According to ancient myth, the sacred island of Delos was the birthplace of Apollo and Artemis – namesakes in our modern age for the two space missions putting humans on the moon (the Apollo mission sending the first men in 1969, and the current Artemis mission soon to send the first woman).
Today, the island of Delos has also inspired a different mission: to spread knowledge of climate change around the world. Being one of the most important archeological sites in the world (the whole island is an open museum) already affected by the climate crisis and the rising sea level, it appears the perfect spot to send a message from; The “Alpha Mission – Delos” project, created in collaboration with space research centers around the world, aims to combine art and technology to inspire action for the environment.
On Monday, representatives from the sectors of arts and culture, space technology, archaeology, and philosophy took part in a unique event at UNESCO’s Paris headquarters, as part of the project. The event consisted of a discussion about the future and how to salvage our planet for the next generations, followed by the screening of last year’s much-talked-about concert at Delos titled “The [Uncertain] Four Seasons.”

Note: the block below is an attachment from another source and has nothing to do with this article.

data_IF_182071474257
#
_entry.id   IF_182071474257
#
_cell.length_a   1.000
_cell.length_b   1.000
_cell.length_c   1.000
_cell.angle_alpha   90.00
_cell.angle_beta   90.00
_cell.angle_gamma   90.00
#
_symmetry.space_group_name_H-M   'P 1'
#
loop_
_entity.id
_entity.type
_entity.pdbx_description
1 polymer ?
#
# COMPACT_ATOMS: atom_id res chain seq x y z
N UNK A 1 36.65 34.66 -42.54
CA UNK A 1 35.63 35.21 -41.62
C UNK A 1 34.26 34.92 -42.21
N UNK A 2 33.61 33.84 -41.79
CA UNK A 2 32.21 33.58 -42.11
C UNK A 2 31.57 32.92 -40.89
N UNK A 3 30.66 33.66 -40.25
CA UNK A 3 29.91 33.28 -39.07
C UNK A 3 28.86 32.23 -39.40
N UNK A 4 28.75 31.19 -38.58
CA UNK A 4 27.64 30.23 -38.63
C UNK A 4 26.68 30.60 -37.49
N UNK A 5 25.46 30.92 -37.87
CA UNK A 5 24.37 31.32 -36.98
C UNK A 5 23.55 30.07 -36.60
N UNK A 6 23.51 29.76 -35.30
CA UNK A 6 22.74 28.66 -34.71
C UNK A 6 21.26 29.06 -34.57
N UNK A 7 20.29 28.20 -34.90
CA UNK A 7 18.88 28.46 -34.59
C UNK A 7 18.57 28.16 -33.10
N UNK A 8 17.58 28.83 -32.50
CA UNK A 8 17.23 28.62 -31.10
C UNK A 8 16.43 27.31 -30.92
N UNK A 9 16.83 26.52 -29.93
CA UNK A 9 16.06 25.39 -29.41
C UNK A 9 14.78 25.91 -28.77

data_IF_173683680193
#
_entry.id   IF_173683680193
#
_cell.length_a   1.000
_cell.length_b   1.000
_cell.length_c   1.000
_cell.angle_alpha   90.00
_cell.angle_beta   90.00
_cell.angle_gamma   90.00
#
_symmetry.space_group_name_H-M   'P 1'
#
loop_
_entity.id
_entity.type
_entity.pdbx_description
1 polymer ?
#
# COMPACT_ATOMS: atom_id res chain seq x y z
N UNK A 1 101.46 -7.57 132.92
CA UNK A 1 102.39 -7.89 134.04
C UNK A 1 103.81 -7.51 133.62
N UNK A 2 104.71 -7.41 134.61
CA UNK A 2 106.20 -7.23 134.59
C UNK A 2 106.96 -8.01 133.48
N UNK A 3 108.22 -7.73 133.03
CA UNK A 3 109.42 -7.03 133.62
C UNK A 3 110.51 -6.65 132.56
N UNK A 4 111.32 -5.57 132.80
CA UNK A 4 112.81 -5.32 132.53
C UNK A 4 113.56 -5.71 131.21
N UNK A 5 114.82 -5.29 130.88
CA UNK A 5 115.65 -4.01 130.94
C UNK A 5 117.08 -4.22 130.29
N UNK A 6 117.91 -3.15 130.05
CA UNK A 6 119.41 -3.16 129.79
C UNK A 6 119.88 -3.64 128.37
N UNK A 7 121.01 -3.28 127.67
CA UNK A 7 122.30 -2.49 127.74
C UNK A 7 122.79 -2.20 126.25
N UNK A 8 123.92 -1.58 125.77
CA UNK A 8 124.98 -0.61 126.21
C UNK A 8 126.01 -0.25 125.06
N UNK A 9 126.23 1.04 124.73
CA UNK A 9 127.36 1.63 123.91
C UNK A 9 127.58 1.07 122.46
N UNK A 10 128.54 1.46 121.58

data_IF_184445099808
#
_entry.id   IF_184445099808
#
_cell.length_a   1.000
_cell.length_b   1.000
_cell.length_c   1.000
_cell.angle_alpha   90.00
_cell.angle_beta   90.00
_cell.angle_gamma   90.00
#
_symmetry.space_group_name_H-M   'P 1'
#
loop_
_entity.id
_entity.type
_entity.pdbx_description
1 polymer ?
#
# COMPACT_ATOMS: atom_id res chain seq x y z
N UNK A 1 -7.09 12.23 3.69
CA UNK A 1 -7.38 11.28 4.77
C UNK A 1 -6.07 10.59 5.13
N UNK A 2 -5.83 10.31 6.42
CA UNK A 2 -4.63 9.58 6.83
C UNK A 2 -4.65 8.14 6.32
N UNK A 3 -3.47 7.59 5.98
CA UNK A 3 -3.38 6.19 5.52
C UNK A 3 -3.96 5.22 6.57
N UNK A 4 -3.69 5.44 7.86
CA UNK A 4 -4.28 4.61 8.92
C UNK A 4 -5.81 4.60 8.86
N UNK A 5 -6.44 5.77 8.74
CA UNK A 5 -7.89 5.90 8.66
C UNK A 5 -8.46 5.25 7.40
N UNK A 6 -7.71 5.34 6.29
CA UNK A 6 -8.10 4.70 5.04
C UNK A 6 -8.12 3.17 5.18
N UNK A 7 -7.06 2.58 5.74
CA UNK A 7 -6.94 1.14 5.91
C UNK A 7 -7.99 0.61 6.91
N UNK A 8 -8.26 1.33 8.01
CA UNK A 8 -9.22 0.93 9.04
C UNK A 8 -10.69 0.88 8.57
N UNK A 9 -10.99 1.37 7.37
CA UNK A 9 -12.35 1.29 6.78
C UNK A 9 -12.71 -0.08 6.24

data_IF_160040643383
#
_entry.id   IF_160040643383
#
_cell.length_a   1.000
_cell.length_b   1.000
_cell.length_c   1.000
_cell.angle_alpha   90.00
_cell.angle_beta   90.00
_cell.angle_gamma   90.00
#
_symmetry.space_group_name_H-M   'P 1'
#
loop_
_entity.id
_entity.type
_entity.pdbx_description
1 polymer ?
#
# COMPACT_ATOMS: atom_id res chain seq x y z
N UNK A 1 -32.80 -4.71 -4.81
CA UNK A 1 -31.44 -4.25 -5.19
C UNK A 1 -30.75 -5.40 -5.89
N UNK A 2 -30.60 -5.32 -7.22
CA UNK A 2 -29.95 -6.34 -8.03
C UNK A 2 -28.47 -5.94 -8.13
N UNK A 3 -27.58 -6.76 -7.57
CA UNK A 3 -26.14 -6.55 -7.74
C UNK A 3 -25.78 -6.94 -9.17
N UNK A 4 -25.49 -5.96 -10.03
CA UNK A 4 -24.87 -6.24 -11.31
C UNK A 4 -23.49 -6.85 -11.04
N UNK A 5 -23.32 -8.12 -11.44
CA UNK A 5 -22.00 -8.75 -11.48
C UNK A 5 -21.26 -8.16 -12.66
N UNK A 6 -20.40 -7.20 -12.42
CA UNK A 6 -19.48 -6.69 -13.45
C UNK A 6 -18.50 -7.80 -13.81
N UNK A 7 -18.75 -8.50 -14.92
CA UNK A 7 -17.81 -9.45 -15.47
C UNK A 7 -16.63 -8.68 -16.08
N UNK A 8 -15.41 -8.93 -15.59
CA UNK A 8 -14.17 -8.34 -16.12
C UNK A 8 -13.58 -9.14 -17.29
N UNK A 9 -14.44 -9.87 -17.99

For the first time bringing a classical music orchestra for a broadcast concert amongst the ancient ruins on Delos, the performance consisted of an algorithmic re-composition of the Vivaldi classic (The Four Seasons). The work, meant to highlight the uncertainty about the future of our planet, was broadcast live at the Athens Concert Hall then. Contributing musicians included the European Union Youth Orchestra along with Ukrainian and Russian musicians, as well as the Crimean-born and Berlin-based violinist Diana Tishchenko, and Greek virtuoso Sokratis Sinopoulos on the lyra. The concert was dedicated to the pioneering Greek composer Vangelis.
Following the screening, Tishchenko made a surprise appearance, performing works by Bach.
Participants at the event at UNESCO’s headquarters in Paris included the President and co-founder of the World Human Forum, Alexandra Mitsotaki; astrophysicist, planetologist and Director of Research at the National Centre for Scientific Research (CNRS) in Paris, Athena Coustenis; the philosopher Patrick Viveret; and the Director of the French School of Athens, Véronique Chankowski.